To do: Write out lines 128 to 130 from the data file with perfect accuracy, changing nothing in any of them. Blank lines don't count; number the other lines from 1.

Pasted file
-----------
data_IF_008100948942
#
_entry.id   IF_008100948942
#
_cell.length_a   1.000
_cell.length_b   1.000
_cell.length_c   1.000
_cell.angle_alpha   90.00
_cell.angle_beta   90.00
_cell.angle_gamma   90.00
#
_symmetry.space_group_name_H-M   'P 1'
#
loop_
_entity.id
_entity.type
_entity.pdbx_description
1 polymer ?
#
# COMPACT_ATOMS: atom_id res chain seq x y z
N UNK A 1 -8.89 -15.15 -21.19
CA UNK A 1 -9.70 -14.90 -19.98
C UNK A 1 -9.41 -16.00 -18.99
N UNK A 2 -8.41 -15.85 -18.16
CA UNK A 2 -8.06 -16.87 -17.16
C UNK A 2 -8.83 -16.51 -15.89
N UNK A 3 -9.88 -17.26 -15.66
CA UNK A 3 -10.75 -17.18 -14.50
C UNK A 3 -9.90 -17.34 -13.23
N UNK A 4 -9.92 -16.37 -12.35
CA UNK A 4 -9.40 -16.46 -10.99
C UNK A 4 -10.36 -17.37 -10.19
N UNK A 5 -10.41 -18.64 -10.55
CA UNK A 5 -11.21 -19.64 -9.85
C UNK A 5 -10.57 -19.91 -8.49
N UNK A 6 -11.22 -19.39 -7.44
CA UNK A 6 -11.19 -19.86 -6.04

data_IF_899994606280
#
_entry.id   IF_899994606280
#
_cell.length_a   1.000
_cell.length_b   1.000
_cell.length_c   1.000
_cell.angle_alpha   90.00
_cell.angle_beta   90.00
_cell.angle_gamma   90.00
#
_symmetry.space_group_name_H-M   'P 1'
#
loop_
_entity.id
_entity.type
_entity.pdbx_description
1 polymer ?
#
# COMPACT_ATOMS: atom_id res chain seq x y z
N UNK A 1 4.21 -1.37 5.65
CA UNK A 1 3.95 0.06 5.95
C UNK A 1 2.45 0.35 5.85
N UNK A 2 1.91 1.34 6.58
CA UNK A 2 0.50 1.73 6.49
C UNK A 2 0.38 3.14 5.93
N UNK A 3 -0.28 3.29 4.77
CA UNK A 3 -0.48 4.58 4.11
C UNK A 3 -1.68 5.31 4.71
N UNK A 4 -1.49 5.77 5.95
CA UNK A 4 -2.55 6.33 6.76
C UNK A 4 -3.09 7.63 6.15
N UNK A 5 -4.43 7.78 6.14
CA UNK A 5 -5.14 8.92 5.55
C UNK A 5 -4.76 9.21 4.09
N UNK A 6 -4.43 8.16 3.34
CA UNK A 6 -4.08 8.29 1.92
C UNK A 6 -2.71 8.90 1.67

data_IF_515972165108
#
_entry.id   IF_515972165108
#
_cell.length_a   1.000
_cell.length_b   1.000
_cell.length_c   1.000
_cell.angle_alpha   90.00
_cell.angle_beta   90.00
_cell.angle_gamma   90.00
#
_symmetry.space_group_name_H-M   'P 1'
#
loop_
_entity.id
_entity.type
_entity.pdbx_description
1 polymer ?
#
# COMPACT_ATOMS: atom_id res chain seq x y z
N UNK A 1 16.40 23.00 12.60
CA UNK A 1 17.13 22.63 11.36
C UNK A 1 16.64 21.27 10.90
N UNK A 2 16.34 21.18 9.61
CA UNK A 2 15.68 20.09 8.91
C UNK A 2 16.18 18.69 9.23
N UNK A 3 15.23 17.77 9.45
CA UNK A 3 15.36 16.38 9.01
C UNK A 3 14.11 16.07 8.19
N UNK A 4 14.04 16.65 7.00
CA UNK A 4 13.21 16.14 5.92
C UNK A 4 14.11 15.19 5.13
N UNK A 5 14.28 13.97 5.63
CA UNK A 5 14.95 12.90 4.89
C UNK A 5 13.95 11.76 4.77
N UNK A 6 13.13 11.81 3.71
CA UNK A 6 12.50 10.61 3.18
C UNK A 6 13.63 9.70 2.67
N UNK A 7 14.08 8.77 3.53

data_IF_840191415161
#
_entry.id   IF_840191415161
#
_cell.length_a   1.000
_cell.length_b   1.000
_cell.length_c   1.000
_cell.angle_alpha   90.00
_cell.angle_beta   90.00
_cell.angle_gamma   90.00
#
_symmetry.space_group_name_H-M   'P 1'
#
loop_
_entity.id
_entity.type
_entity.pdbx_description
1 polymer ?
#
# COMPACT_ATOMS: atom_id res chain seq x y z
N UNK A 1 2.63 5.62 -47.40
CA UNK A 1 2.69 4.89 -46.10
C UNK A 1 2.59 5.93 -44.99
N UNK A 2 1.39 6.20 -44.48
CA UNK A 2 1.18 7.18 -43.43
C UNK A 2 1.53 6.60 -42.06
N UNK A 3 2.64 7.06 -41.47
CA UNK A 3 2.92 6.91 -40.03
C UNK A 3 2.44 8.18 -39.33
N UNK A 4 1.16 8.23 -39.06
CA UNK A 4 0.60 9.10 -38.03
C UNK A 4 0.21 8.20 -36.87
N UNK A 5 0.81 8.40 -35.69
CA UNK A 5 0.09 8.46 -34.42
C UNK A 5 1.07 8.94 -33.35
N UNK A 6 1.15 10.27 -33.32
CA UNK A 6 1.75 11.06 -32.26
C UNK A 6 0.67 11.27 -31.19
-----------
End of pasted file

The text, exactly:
loop_
_entity.id
_entity.type